E Opportunities In A Volatile Market: Virtu Financial And High-Frequency Trading

It is no secret that 2018 was not the friendliest year for global markets. In fact, it was the worst year for the S&P 500 since the financial crisis over a decade ago. The index fell over 6%, as sectors from technology to financials were devastated by consistent bad news, ranging from rising interest rates to a U.S government shutdown. Fund managers, such as BlackRock and Vanguard, who championed passive investment products and who benefited strongly from the placid market environment of the previous few years, saw themselves crushed by the return of volatility (these types of fund managers saw their stocks fall 29% on average in 2018). Institutional investors also got singed as asset classes like commodities and bonds sold off sharply along with equities, leaving no safe haven to protect portfolios. Even hedge funds, long thought to be the smart money on Wall Street, were unable to navigate the new market conditions. However, while most players in the market desperately tried to fend off the storm of volatility, a certain industry saw it as a breath of fresh air. That industry is composed of the proprietary and high-frequency trading firms.

Generally when people think of proprietary and high-frequency trading the first images that come to mind are of professional day traders and ultrafast computers trading ahead of retail investors in public markets. To some extent that is true, however, these types of firms provide a valuable service in that they improve the efficiency and liquidity of those same public markets. They do this through their main business of market making. This business has been in existence almost since the beginning of the stock market and through advances in technology has been rapidly sped up and automated. Increasingly most of the market making is being done by controversial high-frequency trading firms. The question is why does this matter? The reason is because these firms were some of the only market players who saw the blow up in volatility last year as a good thing and saw a sharp improvement in their earnings. This presents an opportunity. To understand it though, one needs to understand how market makers and high-frequency trading firms make money. 

In order for a financial market to function there needs to be liquidity, buyers must always be able to find seller and sellers buyers. When there are limited counter-parties to trade with, the market becomes illiquid and therefore difficult to maintain. In order to make sure that does not happen, exchanges often ask different banks and brokerages to continuously provide a bid ask spread to the market. With the “bid” being the price these firms will be willing to buy at and the “ask” price being the price they are willing to sell at. Essentially, these firms “make” a market in particular security and make sure there is always a willing buyer and seller available in the market. The spread between the “bid” and “ask” price that the market maker offers is called the market maker spread. This represents the profit a market maker makes from every trade in the security. This spread is usually only a few cents but due to the heavy volume of trading this few cents adds up. The less liquid or more volatile a security, the larger the market maker spread, the larger the spread the more money the market maker makes per trade.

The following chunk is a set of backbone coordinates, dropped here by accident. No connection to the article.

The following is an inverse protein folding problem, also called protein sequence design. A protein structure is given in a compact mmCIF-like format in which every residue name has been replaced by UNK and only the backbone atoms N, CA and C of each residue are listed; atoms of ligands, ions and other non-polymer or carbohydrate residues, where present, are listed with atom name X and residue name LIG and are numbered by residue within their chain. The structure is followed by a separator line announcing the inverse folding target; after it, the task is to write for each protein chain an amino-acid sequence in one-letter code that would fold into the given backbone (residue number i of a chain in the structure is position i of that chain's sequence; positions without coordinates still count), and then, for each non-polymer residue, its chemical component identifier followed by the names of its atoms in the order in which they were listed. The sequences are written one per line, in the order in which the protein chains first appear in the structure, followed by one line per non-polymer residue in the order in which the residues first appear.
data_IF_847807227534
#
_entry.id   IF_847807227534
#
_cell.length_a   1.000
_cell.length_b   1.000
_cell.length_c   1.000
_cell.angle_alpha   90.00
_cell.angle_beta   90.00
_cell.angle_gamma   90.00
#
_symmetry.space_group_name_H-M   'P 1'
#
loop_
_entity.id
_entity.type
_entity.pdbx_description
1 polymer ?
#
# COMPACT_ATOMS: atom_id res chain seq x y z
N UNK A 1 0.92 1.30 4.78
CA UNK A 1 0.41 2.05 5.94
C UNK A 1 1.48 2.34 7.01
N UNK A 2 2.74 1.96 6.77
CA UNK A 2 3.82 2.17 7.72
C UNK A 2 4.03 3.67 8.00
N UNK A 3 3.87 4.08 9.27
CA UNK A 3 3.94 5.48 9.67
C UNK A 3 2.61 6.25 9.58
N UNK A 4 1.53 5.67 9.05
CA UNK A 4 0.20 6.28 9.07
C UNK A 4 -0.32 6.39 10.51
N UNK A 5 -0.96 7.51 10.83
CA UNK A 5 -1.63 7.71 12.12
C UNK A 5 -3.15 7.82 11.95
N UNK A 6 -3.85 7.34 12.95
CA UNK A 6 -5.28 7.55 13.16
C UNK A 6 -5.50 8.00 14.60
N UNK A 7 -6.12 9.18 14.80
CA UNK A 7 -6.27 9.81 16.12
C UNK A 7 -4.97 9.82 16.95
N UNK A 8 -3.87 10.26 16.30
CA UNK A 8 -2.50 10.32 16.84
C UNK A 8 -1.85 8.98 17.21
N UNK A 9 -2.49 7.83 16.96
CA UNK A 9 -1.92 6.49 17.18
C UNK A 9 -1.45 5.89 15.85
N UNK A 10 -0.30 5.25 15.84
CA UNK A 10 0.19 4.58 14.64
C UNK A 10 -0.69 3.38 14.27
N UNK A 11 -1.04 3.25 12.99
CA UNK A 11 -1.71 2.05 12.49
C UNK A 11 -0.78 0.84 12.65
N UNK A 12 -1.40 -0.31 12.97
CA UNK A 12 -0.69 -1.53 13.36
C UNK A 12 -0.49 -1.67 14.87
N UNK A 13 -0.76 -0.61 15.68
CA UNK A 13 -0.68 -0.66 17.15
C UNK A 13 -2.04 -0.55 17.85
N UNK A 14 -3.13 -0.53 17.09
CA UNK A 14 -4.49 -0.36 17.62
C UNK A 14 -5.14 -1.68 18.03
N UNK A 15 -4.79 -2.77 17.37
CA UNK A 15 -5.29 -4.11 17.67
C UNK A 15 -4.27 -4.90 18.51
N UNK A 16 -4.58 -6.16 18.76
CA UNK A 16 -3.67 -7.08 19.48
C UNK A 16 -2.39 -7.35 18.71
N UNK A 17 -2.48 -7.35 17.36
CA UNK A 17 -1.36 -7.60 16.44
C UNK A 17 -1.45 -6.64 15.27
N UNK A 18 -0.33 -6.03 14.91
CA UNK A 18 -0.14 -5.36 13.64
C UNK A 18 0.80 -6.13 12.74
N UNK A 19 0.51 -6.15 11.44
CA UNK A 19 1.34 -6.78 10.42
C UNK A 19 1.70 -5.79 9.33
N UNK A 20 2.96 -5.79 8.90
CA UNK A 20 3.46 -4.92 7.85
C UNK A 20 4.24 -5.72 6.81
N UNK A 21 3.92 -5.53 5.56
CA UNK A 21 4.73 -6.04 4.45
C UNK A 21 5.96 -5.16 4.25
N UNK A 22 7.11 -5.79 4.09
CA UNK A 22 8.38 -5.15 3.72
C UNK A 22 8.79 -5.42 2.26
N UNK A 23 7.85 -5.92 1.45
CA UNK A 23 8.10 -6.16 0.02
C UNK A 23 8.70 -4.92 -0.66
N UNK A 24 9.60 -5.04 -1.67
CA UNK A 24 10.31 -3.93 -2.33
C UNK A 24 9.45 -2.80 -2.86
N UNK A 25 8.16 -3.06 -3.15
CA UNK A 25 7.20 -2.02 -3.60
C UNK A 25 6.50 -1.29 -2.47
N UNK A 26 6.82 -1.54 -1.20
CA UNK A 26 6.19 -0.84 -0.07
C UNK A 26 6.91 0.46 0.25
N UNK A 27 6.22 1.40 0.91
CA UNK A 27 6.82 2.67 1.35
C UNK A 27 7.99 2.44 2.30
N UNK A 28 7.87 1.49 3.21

Over the last 10 years high-frequency trading firms have increasingly taken over the business of market making. Their superior technology and speed have made the business much more efficient and have squeezed many other types of proprietary trading firms out of the market. High-frequency trading has been under scrutiny, especially after Michael Lewis published a damning review of the industry in his best-selling book “Flash Boys”. Most criticism of high-frequency trading revolves around the strategy of “order flow prediction”, where these firms try to predict the market orders of large institutional players and take positions ahead of them. Although that is a controversial trading strategy it is not the main strategy of high-frequency firms. Most of these firms have strategies that revolve around market making and increasingly execution strategies, which is where these firms act as brokerages and execute large orders for institutional players. In any case, market making and high-frequency trading require high trading volumes and volatility to generate strong profits. The lack of both leading up to 2018, translated into a sharp downturn for this line of business. It now appears as though market conditions are changing, which means the high-frequency trading industry could see a strong turnaround. 

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Disclaimer: This material has been distributed for informational purposes only and is the opinion of the author, it should not be considered as investment advice.

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Howie Sandberg 10 months ago Member's comment

Fascinating, thanks for bringing this area to my attention.